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Title: Role of the heterotrimeric protein Gq and small GTPase RhoA in the cholinergic modulation of the slow afterhyperpolarizing current, sIAHP, in hippocampal pyramidal neurons
Author: Gallasch, L.
ISNI:       0000 0004 5364 9022
Awarding Body: UCL (University College London)
Current Institution: University College London (University of London)
Date of Award: 2015
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The network activity of the hippocampal formation underlying learning and memory processes is regulated by a number of ionic conductances that determine the neuronal excitability and firing patterns of hippocampal pyramidal neurons. The slow Ca2+-activated K+ current (sIAHP) and its modulation by acetylcholine (ACh) and glutamate play a crucial role in shaping these intrinsic properties of hippocampal pyramidal neurons. sIAHP follows a train of action potentials and is characterised by its dependency on the rise of intracellular Ca2+ and its slow time course, displaying activation kinetics of hundreds of milliseconds and decaying over seconds. It is responsible for spike frequency adaptation that restricts repetitive firing in response to a prolonged stimulus. Hence the suppression of sIAHP by ACh and glutamate, through metabotropic receptors, leads to an enhanced excitability of hippocampal pyramidal neurons. The underlying signal transduction cascade used by ACh and glutamate to inhibit sIAHP is not fully characterised, involving the G-protein subunit Gαq, but not its classical signalling pathway via phospholipase C β (PLCβ) (Krause et al., 2002). Employing molecular biology and imaging techniques in heterologous expression systems this study establishes that the small GTPase RhoA acts as a signalling partner of Gαq, pointing to an involvement of both proteins in a common signalling pathway that mediates the suppression of sIAHP upon the stimulation of G-protein coupled receptors (GPCRs) by cholinergic agonists in hippocampal pyramidal neurons. The introduction of activated and inactivated RhoA mutants into hippocampal pyramidal neurons by viral infection, and subsequent whole-cell patch clamp electrophysiology, showed that constitutively active RhoA-V14 reduces sIAHP significantly, mimicking the inhibitory effect of ACh, whereas sIAHP is unaffected in neurons expressing inactive RhoA-N19. An involvement of RhoA in the regulation of membrane excitability of hippocampal pyramidal neurons and thus in the shaping of neuronal activity on a relatively fast time-scale is a novel function for the small GTPase.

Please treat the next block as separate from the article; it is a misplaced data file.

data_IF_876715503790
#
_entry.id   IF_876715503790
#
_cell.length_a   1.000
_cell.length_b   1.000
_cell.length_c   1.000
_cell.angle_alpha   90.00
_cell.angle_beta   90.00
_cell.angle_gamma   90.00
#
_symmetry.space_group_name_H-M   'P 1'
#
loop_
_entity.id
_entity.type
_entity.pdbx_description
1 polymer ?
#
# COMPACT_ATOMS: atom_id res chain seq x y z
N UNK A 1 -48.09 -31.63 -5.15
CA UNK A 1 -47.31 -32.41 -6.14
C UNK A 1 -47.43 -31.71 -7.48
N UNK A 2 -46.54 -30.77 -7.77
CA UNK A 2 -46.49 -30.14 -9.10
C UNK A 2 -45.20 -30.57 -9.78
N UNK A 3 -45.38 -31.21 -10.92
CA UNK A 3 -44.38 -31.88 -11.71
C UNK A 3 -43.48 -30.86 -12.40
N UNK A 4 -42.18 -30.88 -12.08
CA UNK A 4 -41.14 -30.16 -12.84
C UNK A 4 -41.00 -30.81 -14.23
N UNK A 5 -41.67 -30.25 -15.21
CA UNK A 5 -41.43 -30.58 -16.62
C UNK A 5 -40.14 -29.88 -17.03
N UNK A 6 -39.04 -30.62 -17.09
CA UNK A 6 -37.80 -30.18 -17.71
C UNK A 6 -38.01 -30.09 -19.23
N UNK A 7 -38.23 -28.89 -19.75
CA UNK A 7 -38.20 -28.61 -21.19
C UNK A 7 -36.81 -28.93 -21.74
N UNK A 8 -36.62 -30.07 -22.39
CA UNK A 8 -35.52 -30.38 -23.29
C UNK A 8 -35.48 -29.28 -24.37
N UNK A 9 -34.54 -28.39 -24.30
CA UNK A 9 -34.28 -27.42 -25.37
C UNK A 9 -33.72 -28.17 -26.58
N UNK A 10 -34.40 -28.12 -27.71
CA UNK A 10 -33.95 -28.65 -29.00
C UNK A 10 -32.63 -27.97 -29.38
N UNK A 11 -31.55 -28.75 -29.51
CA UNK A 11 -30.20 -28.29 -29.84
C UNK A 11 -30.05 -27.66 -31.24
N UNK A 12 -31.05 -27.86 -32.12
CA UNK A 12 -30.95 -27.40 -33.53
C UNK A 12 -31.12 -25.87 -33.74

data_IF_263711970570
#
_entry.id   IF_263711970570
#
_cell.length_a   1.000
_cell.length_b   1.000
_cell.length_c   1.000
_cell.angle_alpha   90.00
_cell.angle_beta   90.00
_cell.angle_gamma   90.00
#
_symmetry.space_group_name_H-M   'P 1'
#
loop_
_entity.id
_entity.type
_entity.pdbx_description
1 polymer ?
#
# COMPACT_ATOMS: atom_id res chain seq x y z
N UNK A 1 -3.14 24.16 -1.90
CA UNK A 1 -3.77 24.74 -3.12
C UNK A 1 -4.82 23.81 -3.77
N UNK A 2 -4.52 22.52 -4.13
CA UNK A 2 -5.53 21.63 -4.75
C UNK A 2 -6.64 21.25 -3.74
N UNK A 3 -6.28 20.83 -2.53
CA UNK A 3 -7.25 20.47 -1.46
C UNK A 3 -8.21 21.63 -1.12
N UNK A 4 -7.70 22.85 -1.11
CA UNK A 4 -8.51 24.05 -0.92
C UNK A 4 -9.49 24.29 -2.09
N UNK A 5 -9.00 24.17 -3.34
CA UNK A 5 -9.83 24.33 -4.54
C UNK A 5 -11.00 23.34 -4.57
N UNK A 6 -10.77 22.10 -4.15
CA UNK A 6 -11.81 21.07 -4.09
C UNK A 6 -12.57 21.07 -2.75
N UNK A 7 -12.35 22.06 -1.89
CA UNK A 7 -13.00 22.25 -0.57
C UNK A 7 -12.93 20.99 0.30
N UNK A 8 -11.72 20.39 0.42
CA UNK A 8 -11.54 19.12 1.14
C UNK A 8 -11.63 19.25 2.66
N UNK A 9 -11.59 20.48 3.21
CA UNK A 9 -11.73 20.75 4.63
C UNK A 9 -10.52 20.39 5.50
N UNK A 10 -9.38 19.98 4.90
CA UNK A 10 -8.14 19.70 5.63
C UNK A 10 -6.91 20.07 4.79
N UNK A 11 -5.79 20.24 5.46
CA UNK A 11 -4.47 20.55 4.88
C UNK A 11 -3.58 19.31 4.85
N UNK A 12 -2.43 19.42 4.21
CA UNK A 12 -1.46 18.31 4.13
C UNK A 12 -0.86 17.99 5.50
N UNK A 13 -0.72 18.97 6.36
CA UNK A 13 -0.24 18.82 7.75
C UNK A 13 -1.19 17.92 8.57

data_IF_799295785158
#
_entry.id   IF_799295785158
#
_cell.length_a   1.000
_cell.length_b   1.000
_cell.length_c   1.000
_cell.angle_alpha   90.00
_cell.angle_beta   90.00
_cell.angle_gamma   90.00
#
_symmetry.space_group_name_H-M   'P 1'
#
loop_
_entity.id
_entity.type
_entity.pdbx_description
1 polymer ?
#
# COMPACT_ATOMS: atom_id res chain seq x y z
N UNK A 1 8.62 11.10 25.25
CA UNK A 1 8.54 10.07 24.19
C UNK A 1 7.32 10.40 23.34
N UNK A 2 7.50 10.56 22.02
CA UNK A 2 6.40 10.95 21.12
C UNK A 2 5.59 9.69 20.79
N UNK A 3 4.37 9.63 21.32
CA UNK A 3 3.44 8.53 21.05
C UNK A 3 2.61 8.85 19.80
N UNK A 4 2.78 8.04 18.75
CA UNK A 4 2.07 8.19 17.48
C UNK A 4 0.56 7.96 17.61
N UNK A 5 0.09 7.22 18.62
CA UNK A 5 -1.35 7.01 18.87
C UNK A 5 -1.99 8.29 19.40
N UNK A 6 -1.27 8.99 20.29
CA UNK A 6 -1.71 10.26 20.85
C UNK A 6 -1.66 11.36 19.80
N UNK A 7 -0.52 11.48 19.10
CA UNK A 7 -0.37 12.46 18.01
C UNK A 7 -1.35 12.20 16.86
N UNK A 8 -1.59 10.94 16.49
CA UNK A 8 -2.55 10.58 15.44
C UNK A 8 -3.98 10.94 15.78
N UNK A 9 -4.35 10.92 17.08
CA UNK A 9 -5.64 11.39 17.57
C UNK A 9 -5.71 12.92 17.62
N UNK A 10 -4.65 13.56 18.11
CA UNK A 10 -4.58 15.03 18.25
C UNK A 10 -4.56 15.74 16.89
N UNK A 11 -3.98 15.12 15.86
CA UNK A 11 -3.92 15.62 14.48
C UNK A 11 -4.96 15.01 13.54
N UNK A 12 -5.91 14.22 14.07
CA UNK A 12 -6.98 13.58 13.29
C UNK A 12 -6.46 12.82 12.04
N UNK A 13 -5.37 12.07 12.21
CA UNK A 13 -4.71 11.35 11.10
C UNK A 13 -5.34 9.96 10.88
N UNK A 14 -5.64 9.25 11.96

Supervisor: Not available Sponsor: Not available
Qualification Name: Thesis (Ph.D.) Qualification Level: Doctoral
EThOS ID:  DOI: Not available